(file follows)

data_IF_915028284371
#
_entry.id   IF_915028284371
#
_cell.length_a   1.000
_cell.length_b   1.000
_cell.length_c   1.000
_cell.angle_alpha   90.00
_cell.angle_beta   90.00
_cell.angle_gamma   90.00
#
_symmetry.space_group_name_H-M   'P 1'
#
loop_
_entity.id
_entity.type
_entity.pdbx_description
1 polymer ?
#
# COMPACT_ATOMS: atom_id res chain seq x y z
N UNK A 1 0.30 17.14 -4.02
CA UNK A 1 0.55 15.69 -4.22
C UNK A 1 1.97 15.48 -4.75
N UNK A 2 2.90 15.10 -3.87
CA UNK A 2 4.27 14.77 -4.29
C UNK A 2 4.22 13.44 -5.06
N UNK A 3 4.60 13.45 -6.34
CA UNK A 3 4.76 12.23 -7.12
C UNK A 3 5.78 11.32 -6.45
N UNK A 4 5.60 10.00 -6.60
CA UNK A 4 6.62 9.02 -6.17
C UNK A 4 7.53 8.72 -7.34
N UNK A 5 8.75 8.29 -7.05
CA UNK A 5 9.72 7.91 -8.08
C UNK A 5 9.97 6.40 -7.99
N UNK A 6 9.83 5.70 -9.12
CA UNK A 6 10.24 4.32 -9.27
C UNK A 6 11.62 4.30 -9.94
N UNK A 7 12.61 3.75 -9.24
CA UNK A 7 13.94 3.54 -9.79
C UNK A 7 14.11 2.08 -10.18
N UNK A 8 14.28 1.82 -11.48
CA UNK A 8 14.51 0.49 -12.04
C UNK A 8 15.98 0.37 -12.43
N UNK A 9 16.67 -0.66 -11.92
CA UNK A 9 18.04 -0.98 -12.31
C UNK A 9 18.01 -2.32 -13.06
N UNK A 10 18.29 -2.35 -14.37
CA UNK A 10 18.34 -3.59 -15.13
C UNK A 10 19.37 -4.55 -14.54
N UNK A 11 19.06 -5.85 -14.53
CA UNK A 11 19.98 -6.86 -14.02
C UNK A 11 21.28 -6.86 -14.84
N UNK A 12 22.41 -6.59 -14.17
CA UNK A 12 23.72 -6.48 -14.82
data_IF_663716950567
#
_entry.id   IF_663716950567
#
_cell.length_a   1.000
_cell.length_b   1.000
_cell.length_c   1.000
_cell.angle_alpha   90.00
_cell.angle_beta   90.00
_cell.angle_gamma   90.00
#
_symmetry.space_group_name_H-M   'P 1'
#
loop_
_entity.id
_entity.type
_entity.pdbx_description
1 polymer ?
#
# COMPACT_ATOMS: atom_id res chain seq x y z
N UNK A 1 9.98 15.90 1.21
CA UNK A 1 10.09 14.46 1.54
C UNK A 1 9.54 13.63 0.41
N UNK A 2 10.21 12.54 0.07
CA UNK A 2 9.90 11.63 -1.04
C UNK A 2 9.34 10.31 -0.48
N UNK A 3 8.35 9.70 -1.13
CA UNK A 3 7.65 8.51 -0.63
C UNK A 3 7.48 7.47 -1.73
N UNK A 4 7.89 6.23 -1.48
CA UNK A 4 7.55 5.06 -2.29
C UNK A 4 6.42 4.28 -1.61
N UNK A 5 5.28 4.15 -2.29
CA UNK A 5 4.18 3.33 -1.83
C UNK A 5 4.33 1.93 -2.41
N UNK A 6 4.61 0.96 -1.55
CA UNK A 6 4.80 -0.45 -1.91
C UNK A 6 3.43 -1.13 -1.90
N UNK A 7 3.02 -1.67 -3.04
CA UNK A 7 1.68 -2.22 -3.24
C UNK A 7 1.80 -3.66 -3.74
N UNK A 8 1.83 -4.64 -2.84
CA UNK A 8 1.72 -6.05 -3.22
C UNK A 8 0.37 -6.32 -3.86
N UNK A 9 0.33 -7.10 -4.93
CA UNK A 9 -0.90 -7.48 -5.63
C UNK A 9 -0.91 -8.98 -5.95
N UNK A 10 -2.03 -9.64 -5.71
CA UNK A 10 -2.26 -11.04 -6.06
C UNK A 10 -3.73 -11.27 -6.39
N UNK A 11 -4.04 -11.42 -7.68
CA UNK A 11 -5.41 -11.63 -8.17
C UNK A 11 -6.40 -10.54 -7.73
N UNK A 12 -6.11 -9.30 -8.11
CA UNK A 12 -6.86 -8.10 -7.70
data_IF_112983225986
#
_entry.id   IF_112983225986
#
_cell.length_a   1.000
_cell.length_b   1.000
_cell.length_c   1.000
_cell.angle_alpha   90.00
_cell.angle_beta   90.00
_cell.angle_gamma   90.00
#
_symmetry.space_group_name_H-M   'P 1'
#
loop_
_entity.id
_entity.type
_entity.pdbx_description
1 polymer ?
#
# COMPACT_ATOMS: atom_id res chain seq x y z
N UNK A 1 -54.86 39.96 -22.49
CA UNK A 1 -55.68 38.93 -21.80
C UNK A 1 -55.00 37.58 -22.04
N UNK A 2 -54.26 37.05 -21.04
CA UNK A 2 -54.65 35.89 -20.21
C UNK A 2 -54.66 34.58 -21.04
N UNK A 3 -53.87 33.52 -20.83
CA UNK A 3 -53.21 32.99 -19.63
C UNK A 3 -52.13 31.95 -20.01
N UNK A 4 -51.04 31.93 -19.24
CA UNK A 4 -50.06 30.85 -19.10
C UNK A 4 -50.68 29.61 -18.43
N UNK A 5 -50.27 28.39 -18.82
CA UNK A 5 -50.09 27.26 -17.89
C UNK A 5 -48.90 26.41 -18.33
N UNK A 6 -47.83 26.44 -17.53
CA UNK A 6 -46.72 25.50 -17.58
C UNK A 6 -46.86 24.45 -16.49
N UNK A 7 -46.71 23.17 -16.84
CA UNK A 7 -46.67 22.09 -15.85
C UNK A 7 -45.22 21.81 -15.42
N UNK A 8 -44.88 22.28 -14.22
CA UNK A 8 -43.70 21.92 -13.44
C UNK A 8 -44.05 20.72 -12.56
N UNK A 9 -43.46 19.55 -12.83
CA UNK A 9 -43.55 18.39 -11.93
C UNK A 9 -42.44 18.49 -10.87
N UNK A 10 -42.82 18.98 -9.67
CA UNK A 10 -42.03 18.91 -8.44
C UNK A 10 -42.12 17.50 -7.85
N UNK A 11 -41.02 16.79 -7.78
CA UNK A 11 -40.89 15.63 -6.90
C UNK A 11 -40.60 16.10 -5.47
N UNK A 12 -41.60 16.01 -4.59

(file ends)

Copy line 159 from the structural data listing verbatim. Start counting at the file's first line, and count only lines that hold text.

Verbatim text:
CA UNK A 10 -42.03 18.91 -8.44